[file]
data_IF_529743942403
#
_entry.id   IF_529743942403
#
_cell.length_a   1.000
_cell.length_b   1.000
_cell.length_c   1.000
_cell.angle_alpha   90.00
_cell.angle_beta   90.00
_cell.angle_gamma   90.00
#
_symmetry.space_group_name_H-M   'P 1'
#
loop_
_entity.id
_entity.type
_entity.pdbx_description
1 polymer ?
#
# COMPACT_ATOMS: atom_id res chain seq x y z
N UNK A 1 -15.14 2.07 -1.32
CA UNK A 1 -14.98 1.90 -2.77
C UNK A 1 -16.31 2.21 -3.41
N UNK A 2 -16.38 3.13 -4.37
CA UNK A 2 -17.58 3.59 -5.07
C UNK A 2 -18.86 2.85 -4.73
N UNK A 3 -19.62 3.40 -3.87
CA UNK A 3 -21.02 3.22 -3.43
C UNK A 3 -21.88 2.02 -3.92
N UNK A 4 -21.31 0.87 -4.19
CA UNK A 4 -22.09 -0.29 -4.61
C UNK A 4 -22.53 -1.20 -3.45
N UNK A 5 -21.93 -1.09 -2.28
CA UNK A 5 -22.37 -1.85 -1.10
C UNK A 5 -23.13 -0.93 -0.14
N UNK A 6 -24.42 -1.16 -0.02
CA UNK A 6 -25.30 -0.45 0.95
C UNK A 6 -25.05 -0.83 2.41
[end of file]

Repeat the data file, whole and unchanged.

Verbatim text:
data_IF_529743942403
#
_entry.id   IF_529743942403
#
_cell.length_a   1.000
_cell.length_b   1.000
_cell.length_c   1.000
_cell.angle_alpha   90.00
_cell.angle_beta   90.00
_cell.angle_gamma   90.00
#
_symmetry.space_group_name_H-M   'P 1'
#
loop_
_entity.id
_entity.type
_entity.pdbx_description
1 polymer ?
#
# COMPACT_ATOMS: atom_id res chain seq x y z
N UNK A 1 -15.14 2.07 -1.32
CA UNK A 1 -14.98 1.90 -2.77
C UNK A 1 -16.31 2.21 -3.41
N UNK A 2 -16.38 3.13 -4.37
CA UNK A 2 -17.58 3.59 -5.07
C UNK A 2 -18.86 2.85 -4.73
N UNK A 3 -19.62 3.40 -3.87
CA UNK A 3 -21.02 3.22 -3.43
C UNK A 3 -21.88 2.02 -3.92
N UNK A 4 -21.31 0.87 -4.19
CA UNK A 4 -22.09 -0.29 -4.61
C UNK A 4 -22.53 -1.20 -3.45
N UNK A 5 -21.93 -1.09 -2.28
CA UNK A 5 -22.37 -1.85 -1.10
C UNK A 5 -23.13 -0.93 -0.14
N UNK A 6 -24.42 -1.16 -0.02
CA UNK A 6 -25.30 -0.45 0.95
C UNK A 6 -25.05 -0.83 2.41